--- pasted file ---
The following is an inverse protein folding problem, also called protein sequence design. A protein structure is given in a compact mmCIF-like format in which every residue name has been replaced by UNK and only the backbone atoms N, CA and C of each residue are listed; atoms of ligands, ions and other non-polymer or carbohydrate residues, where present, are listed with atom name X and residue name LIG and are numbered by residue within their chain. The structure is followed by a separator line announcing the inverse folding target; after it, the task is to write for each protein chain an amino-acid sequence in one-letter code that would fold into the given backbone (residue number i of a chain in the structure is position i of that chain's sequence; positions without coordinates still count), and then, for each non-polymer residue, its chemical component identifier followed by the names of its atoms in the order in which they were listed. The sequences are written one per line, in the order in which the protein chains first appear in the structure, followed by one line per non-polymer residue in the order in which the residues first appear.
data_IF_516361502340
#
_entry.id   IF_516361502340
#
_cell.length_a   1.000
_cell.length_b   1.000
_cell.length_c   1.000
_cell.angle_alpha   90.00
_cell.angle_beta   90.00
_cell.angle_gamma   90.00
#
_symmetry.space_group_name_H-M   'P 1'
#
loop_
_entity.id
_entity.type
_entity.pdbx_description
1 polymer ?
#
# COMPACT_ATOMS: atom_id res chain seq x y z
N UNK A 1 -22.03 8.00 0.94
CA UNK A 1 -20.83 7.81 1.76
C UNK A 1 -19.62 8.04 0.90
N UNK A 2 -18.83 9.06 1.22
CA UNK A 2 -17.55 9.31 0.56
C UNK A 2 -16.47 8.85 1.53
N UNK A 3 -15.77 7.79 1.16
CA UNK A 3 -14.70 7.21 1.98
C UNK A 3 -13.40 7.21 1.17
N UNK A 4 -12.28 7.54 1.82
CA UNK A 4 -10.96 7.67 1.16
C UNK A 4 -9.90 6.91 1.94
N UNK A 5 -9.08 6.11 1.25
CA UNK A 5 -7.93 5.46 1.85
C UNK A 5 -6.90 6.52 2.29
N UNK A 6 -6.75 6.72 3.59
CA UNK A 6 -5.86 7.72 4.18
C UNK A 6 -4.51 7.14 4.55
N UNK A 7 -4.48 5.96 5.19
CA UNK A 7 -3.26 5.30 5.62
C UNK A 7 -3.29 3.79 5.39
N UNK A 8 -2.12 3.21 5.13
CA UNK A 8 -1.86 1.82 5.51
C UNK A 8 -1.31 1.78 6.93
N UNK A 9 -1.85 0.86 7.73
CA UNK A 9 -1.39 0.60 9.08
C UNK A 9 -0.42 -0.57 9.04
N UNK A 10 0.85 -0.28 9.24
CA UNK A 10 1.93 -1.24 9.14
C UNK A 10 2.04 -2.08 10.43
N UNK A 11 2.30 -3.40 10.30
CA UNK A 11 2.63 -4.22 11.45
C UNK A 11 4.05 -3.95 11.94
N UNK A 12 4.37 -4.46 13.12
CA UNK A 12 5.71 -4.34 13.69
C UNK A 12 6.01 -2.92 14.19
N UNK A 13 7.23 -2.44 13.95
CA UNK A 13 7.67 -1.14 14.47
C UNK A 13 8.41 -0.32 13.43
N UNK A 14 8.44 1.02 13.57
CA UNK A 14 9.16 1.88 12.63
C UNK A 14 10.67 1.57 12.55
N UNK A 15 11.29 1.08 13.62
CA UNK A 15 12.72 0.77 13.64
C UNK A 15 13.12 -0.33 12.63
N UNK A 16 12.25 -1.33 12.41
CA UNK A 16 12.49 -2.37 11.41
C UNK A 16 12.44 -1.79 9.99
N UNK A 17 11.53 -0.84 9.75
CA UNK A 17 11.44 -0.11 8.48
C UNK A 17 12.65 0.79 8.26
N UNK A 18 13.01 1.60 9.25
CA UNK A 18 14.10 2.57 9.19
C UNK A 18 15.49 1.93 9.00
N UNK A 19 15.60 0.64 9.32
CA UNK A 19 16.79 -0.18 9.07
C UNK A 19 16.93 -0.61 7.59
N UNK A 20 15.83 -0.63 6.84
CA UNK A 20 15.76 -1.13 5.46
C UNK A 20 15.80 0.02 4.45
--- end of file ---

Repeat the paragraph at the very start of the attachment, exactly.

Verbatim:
The following is an inverse protein folding problem, also called protein sequence design. A protein structure is given in a compact mmCIF-like format in which every residue name has been replaced by UNK and only the backbone atoms N, CA and C of each residue are listed; atoms of ligands, ions and other non-polymer or carbohydrate residues, where present, are listed with atom name X and residue name LIG and are numbered by residue within their chain. The structure is followed by a separator line announcing the inverse folding target; after it, the task is to write for each protein chain an amino-acid sequence in one-letter code that would fold into the given backbone (residue number i of a chain in the structure is position i of that chain's sequence; positions without coordinates still count), and then, for each non-polymer residue, its chemical component identifier followed by the names of its atoms in the order in which they were listed. The sequences are written one per line, in the order in which the protein chains first appear in the structure, followed by one line per non-polymer residue in the order in which the residues first appear.